John Calvert

Interviewed by Ken Novakowski

John Calvert was born in Oshawa, Ontario and grew up in London, Ontario. In his late teens, he obtained a commercial pilot’s license, which meant that he could help pay for his post-secondary education by working as a bush pilot during the summers in Northern Ontario. John attended the University of Western Ontario for his bachelor’s and master’s degrees and then moved to London, England where he obtained his doctorate at the London School of Economics. His thesis was on industrial democracy, which was very topical in the U.K. at the time, under a Labour government. During his time in the U.K., he was a Labour Party activist. After he completed his thesis, he started working for the Merchant Navy and Airline Officers union, an affiliate of the U.K.’s Trades Union Congress (TUC). John returned to Canada in the late seventies and worked for CUPE (Canadian Union of Public Employees) as their first research representative in B.C. After working for two years in Vancouver, John accepted a job in CUPE’s research department in Ottawa. At the time, neoconservatives and neoliberals were pushing a free trade agenda. Free trade was seen as a threat to Canada’s social democracy and social programs, so CUPE assigned John to work with the coalition, the Pro-Canada Network, which had formed in opposition to free trade. In 1993, he accepted a secondment to work in the Ministry of Employment and Investment on trade policy. From there, he moved to the Crown Corporation Secretariat, where he worked on the Island Highway Project. In 1998, during the time that Glen Clark was premier, John began working on the labour accord process. As a result of this process, 35 accords were negotiated, the most significant of which in John’s view, was the accord that resulted in joint trusteeship of the major public sector pension plans. Shortly before the election of the Gordon Campbell government, John returned to CUPE, working as a servicing representative in B.C. for a couple of years, until he took early retirement. After that, John was hired as an associate professor in the then new health sciences faculty at Simon Fraser University (SFU), where he worked for 14 years. Since that time, John has been working with representatives and organizations involved in apprenticeship and training in the building trades to include climate change issues in curriculums. John is also an adjunct professor in Labour Studies at SFU.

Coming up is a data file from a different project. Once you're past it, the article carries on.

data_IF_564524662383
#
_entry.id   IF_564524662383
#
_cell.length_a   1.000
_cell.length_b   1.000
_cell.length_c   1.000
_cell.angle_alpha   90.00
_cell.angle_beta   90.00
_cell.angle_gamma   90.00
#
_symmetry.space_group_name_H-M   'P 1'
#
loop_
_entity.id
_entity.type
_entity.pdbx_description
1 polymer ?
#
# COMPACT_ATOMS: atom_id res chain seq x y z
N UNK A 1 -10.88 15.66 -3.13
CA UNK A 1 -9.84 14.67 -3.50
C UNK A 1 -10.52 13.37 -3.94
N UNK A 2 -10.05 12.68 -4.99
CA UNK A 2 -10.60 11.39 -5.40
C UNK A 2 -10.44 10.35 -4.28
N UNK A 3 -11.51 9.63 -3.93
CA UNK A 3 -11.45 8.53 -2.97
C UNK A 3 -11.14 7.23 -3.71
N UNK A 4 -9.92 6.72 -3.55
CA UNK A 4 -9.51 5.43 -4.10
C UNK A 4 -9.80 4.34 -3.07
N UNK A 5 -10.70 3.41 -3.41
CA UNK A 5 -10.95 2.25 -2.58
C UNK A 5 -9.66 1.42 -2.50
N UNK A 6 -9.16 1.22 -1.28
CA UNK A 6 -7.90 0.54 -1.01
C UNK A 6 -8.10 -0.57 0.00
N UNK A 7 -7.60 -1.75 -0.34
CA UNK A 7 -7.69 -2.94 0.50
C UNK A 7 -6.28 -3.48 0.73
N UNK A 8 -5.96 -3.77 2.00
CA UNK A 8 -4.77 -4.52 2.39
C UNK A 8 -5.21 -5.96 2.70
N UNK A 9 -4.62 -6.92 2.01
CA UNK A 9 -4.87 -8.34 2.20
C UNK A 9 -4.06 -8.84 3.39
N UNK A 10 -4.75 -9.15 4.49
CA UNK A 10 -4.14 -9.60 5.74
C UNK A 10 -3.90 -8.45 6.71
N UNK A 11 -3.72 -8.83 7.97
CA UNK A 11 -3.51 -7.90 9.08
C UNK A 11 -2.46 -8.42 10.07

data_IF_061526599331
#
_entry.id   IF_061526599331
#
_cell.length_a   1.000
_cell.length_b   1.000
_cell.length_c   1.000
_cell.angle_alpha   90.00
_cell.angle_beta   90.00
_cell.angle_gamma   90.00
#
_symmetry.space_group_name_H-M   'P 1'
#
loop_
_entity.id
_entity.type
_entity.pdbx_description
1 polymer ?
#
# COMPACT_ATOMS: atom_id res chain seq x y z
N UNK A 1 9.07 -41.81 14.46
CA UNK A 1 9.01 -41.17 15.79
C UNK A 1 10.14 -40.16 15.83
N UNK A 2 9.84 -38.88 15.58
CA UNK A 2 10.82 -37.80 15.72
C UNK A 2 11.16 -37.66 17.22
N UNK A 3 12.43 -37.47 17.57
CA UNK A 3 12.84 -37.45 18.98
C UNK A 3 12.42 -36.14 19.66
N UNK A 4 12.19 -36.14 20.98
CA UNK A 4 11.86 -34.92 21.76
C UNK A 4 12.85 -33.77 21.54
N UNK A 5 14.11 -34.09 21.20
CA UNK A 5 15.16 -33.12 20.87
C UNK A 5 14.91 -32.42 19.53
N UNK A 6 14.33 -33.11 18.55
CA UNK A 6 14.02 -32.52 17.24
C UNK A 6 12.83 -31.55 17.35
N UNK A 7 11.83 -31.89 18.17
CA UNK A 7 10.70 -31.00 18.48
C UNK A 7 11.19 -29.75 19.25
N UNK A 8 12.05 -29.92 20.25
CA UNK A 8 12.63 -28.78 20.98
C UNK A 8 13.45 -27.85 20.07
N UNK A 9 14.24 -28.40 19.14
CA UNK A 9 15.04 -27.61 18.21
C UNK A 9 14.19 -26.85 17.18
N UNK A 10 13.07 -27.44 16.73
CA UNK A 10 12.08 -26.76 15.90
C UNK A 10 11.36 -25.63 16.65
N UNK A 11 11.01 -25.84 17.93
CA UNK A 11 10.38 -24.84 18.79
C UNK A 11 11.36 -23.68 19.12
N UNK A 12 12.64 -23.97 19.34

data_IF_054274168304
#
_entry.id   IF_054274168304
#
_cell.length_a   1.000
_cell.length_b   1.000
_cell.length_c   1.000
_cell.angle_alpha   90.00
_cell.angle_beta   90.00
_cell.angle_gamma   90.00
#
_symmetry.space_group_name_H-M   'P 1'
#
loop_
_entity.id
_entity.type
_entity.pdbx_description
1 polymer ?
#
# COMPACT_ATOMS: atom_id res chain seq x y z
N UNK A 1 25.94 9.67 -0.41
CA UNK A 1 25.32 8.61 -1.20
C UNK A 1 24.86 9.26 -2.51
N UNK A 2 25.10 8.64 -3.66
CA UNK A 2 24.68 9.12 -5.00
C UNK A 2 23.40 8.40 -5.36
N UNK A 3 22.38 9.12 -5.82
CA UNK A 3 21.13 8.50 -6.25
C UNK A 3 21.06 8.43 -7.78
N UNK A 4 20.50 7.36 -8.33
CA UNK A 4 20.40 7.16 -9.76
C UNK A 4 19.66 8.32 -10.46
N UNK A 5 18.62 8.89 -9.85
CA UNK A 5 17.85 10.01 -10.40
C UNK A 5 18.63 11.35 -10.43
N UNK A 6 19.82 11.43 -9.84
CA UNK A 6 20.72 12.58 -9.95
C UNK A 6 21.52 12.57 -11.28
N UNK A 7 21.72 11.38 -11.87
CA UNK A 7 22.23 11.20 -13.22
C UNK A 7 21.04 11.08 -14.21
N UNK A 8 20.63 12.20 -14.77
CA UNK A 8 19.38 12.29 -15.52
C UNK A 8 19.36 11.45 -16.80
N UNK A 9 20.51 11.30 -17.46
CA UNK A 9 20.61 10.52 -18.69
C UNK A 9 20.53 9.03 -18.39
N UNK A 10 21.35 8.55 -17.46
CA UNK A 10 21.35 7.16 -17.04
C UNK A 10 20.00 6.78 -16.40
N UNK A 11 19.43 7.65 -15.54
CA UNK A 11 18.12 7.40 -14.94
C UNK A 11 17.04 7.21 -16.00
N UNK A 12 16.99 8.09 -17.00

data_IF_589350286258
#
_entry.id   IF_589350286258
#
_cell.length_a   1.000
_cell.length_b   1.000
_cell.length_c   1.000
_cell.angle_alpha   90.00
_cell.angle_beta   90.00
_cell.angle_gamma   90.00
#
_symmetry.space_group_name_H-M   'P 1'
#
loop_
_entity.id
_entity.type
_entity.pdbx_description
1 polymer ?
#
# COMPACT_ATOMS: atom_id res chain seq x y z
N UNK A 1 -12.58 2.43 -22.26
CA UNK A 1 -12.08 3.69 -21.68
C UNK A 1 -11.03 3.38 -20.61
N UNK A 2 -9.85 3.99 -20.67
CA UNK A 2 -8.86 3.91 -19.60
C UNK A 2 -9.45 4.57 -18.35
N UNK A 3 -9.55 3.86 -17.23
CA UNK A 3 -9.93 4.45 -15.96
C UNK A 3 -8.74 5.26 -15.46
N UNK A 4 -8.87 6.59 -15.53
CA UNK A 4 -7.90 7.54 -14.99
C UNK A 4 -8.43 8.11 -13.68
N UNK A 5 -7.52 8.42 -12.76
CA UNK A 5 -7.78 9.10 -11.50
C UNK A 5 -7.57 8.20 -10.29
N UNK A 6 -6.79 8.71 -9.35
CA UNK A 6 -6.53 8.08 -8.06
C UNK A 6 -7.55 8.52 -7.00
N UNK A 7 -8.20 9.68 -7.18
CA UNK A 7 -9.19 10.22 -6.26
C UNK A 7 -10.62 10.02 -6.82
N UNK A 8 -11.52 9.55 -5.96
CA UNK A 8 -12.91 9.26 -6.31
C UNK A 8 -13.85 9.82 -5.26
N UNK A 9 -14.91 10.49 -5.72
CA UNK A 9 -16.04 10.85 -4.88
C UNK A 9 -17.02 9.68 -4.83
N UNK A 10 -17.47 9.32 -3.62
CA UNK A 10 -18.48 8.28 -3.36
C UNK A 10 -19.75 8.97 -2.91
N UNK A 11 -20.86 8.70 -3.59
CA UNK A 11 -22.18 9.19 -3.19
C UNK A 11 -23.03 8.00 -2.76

Bush pilot; Fabian socialists; industrial democracy; British Labour Party; Trade Union Congress (TUC); Merchant Navy and Airline Officers; interest arbitration; Working Committee on Social Solidarity; free trade; Macdonald Commission (a.k.a. Royal Commission on the Economic Union and Development Prospects for Canada); neoconservatism; neoliberalism; Pro-Canada Network; NAC (National Action Committee on the Status of Women); ACTRA (Alliance of Canadian Cinema, Television and Radio Artists); Island Highway Project; Federation of Post-Secondary Educators of BC (FPSE); labour accords; PSEC (Public Sector Employers’ Council); public policy; Labour Studies Program, SFU; Island Highway Project; Highway Constructors Ltd.; Adapting Canadian Work and Workplaces to Climate Change; climate change; SkillPlan; Social Demonstration and Research Corporation; Canada’s Building Trades Unions (CBTU); Union Training and Innovation program (UTIP); trades training curriculums; Richard Greaves; Ted Knight; Bill Walsh; Gil Levine; Grace Hartman; Jean Claude Parrot; Kealey Cummings; Larry Katz; Randy Sykes; Madeleine Parent; Tony Penikett; ; Jeff Rose; Rick Salutin; Terry Mosher; Ed Finn; Glen Clark; Blair Redlin; Bob Rae; Ken Georgetti; Russ Pratt; Mark Leier; Jim Sinclair; Margaret Morgan; Wayne Peppard; Lee Loftus;

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